Sharing Innovations within Corporates

Tim Beeren

Tim Beeren

· 6 min read
Light bulbs, representation of innovations

Within big product-led companies, it can be hard to share ideas. We focus on creating impact within our product, optimising knowledge sharing within, and striving to be creative at the lowest level. However, what do you do with this awesome idea that pops up during a walk outside, in the shower, or when you can’t sleep because of inspiration?

Most corporate companies (> 100 product teams) tend to work with a vertical structure in which it is easy to share ideas within your department, but harder to reach others. Together with some peers, we shared the same boundary of not being able to completely think outside the box. You could try to think outside the box, but sharing your idea is hard, and most often does not lead to anything. This leads to individuals who’re asked to be creative and think outside the box, but are limited by their ability to get something started/ discussed.

As we all have seen, big ideas come from within the company. People who work day-to-day with the company tend to come up with really creative ideas - in case you’re providing them the tools to be able to do so. To give an example, the famous ‘Like button’ from Facebook was created in one of their hackathons. At the time, this was a small feature, but it grew into one of the biggest features for Facebook, which was the starting point of social media engagement. Another example will be AWS (Amazon Web Services). A thought that was completely out of the box - far away from the e-commerce space they were operating in - which turned out to be the biggest proposition from Amazon to date.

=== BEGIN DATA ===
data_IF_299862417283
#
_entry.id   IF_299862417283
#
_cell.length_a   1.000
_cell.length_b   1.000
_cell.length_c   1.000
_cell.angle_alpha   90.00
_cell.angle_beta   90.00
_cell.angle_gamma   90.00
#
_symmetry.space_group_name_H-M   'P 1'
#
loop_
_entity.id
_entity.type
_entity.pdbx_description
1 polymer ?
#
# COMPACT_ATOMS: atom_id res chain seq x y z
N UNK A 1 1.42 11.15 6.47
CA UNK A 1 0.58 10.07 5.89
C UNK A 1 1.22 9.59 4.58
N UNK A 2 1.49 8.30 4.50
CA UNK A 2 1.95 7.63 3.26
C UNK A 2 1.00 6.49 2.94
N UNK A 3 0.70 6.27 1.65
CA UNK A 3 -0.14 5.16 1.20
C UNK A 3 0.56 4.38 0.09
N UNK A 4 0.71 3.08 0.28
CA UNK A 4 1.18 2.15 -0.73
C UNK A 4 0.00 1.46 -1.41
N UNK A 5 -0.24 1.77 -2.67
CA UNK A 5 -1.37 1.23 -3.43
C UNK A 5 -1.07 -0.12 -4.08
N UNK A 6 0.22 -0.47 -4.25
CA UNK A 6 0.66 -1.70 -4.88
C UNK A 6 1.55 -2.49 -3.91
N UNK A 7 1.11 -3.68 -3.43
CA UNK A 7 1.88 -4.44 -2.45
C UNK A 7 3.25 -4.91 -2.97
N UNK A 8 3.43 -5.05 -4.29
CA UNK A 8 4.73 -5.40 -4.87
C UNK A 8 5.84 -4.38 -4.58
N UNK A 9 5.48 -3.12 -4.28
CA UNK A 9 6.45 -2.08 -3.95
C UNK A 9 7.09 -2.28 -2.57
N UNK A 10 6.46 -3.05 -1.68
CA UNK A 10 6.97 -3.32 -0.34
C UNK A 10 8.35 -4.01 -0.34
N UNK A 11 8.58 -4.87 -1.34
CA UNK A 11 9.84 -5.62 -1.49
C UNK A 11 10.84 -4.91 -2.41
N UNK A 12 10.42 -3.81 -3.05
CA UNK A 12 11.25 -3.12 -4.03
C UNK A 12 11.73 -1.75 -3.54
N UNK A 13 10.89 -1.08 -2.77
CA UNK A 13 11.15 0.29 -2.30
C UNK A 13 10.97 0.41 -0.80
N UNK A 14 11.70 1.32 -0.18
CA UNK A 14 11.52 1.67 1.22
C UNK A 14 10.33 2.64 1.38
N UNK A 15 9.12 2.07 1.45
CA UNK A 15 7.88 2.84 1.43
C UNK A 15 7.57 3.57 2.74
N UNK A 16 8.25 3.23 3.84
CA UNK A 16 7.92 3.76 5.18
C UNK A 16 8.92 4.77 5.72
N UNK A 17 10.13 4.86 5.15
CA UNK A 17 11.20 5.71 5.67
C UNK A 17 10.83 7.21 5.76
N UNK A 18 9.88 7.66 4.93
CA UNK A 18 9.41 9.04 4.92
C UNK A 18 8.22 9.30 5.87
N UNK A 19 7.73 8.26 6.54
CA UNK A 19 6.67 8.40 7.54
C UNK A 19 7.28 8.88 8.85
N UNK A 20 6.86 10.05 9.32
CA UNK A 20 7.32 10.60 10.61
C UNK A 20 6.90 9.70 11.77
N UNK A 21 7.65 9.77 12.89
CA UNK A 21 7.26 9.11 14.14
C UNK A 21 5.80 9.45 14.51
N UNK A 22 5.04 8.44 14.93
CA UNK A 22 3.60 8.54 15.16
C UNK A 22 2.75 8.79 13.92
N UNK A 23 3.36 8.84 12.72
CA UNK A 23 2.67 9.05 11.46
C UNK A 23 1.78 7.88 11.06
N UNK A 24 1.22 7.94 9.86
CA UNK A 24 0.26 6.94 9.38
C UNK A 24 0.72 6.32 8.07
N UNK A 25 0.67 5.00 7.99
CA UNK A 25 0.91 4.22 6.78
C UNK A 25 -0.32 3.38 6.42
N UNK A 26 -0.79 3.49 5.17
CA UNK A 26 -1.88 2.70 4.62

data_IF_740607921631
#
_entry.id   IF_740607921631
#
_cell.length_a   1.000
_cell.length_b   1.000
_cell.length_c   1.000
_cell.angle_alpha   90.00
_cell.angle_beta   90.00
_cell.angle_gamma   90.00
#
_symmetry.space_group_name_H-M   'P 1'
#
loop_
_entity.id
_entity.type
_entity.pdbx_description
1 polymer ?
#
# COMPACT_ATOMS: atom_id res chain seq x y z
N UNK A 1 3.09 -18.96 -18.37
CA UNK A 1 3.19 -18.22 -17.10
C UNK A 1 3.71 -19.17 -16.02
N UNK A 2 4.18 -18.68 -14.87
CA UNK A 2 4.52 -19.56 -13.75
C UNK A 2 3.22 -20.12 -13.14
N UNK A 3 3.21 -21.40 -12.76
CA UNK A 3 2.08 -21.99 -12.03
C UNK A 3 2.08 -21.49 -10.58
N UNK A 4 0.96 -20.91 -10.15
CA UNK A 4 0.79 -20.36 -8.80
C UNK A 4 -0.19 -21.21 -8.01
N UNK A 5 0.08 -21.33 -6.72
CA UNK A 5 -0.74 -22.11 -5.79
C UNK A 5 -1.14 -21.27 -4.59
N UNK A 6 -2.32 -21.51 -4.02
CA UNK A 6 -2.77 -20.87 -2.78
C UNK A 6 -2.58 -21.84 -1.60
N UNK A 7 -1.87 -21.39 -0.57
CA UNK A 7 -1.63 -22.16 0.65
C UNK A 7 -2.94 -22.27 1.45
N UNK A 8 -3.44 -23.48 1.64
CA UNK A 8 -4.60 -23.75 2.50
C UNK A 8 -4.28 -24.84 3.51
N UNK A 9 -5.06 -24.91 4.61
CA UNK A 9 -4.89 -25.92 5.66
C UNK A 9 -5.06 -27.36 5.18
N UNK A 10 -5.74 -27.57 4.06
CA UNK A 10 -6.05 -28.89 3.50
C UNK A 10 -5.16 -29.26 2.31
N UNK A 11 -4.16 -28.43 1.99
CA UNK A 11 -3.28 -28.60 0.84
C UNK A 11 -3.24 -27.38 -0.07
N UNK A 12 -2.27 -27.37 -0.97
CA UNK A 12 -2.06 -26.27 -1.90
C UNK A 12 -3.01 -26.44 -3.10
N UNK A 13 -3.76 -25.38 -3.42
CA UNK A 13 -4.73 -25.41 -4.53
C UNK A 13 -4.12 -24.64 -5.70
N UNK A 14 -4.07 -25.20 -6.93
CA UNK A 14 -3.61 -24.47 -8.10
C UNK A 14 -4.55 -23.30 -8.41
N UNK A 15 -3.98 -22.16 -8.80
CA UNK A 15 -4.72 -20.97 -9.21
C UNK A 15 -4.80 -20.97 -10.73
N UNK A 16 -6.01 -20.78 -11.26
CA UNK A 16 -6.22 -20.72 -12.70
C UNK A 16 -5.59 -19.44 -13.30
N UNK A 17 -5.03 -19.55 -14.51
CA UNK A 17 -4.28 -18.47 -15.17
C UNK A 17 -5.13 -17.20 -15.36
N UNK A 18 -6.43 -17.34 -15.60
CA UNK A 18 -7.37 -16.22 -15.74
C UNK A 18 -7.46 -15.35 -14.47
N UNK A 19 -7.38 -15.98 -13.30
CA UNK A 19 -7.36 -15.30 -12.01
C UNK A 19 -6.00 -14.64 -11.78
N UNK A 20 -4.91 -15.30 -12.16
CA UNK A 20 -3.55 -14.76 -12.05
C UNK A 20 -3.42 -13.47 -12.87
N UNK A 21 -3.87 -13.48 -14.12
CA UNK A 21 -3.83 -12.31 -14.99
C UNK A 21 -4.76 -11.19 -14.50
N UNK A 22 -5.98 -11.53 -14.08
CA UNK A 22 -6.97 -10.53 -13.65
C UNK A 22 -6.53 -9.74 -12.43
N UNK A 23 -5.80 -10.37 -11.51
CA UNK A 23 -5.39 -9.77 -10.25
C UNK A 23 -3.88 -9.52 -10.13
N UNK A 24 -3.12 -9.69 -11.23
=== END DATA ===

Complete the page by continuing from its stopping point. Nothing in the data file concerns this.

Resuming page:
So how do we solve this? How do we enable companies to break the walls and open the floor to ideas - company-wide? How do we create an environment in which creative thinking is stimulated and everyone is free to be entrepreneurial?

Collaboration opens possibilities

Going back in time, Thomas Edison is most likely one of the best-known names for his invention of the lightbulb. However, he was not the one who really invented the technology. Forty years earlier (1835), James Bowman - together with some other engineers - created the first concept of the light bulb. This prototype was able to run electricity through copper - which gave it the glowing effect we all know. The problem they faced during the creation process was the oxidation of the copper filament, which did not lead to a commercially ready product.

Almost 45 years later, Thomas Edison combined two inventions to solve this problem. He used the vacuum pump technology from Joseph Swan to be able to stop the oxidation from happening. This combination of a mixture of thin carbon filament and the use of better vacuum pump technology, made him the first person to develop a truly commercially viable light bulb.